With more than two billion sq. ft. sold, Palmetto® St. Augustine is the most sold patented turfgrass in the world. Palmetto can be found from coast to coast across the southern two-thirds of the United States as its versatility allows for it to grow under a number of different conditions and climates. Often selected as a superior turfgrass to other St. Augustine brands, Palmetto is selected for its better color, finer texture, and superior shade, cold, frost, heat and drought tolerance due to the extensive root system it creates underneath the soil surface. Read below to learn more about why this grass is often the top pick for homeowners everywhere.
The History of Palmetto St. Augustine
Palmetto St. Augustine started in Central Florida as a small, niche grass with improved shade tolerance. Today, sales have surpassed two billion sq. ft. worldwide with acreage and demand still increasing. Co-Breeder Elmer Kirkland and Tobey Wagner patented the grass, trademarked the name and licensed just four growers in Florida decades ago. Today, there are over 50 growers of Palmetto worldwide.
At the time of the Palmetto release, Floratam St. Augustine dominated the market. The contrast between Palmetto’s dark green color and finer texture versus Floratam’s coarse texture is striking. Consumers seem to greatly prefer the look of Palmetto. Learn more about their differences in Turf Battles: Palmetto vs. Floratam St. Augustine.
Palmetto St. Augustine was Sod Solutions’ first release in the 1990s. Today, Sod Solutions has proprietary rights for over 15 grasses and works with five land grant universities including the University of Florida, North Carolina State, Mississippi State, and Texas A&M to release improved grasses for homes, commercial, golf and sports venues.
Facts About Palmetto St. Augustine
Palmetto can be found along the eastern coast of the United States from the Carolinas to Florida and towards the west along the Gulf Coast to Texas and in Southern and Central California. Click the infographic below to enlarge.
As a St. Augustine grass, Palmetto produces only stolons—not rhizomes—that are above the ground runners. Learn more about the difference between stolons and rhizomes here.
Palmetto St. Augustine Characteristics and Traits
Compared to other cultivars of St. Augustine, Palmetto is actually a finer-textured, semi-dwarf St. Augustine. In other words, the leaf blades aren’t as thick as other St. Augustines, allowing them to create a very compact canopy of grass. As a semi-dwarf, Palmetto doesn’t grow as high at other St. Augustine cultivars. In turn, this means less mowing is required to keep it at an ideal, manageable height.
All natural, healthy grass is green in color but varies in shades and hues of green. Palmetto has more of an emerald green look while Floratam St. Augustine is lighter green and CitraBlue is blue-green. Take a look at the images below to get a better idea of their color differences.
Palmetto also demonstrates superior cold, frost, heat and drought tolerance compared to other St. Augustines.
Palmetto St. Augustine Establishment
Palmetto can be installed and established with the use of sod, plugs, sod pods or stolons, however, there is no such thing as St. Augustine seed. Palmetto St. Augustine sod is the most ideal option for sod installation in your yard. Palmetto grass plugs or sod pods are also other good options when a full sod installation project is not practical.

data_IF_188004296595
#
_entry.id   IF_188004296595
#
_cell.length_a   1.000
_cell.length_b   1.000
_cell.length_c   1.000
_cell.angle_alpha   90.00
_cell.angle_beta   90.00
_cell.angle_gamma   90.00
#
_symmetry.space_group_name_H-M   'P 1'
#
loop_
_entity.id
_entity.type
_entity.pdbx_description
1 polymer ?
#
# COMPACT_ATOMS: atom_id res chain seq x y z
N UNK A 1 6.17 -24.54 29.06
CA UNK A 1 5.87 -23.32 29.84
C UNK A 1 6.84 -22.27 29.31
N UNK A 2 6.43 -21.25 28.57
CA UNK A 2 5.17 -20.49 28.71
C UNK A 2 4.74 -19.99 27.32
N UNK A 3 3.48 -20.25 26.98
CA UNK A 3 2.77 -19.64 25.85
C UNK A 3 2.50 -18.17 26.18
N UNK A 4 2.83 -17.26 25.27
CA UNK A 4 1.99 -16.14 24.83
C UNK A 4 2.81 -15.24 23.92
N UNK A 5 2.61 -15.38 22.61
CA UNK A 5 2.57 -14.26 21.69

We recommend checking out the Lawnifi® New Lawn Starter Box if you are currently installing Palmetto St. Augustine as it provides your Palmetto with the nutrients it needs during establishment. For a full list of installation instructions, visit our How to Properly Install Sod page.
Palmetto maintenance differs by each season of the year, however, it should generally be mowed between 2–2.5 inches in height. You will mow less in the fall and winter months, so leave your Palmetto lawn slightly higher than normal at this time. It will encourage deeper root growth for winter. Do this by adjusting the mower height settings up one notch.
Your Palmetto will also need about one inch of water per week including rainfall. Because this grass performs so well in the shade, be careful not to overwater it. Shade and oversaturated soil creates ideal environments for disease outbreaks. Read our blog on how to conduct an irrigation audit to keep this from happening.
Palmetto St. Augustine Fertilization
Fertilizing your established Palmetto St. Augustine lawn is important because it ensure your lawn gets the nutrients it needs. Sod University recommendsLawnifi’s Fertilizer Program with seasonal boxes for spring, summer and fall. Lawnifi also offers a granular formulation, Lawnifi Foundation, for those who prefer traditional fertilizers. You can learn more about Lawnifi in our Why Use Lawnifi Fertilizer? article.
St. Augustine in general is vulnerable to chinch bugs, so be sure to apply a broad-spectrum insecticide like Bifen L/P if you notice insect damage. Keep an eye out for white grub worms as well. If you have had a fungus or diseases in your Palmetto in the past, be prepared to treat your lawn with a systemic fungicide to prevent future outbreaks—especially in the spring and fall as soil temperatures start to adjust. Palmetto tolerates shade a little more than most warm season turfgrasses. Since it does well in shade, it becomes more prone to disease with less exposure to sunlight. For this reason, it is recommended you apply a fungicide at a preventive rate to keep disease from occurring such as Heritage G Granular Fungicide. Read product labels before application.
As with most turfgrasses, it is smart to apply a pre-emergent herbicide in the spring and fall to help suppress weeds. Suggested pre-emergents include Prodiamine, and Dimension 2EW. St. Augustine varieties can be sensitive to 2,4–D, an active ingredient commonly found in post-emergent herbicides.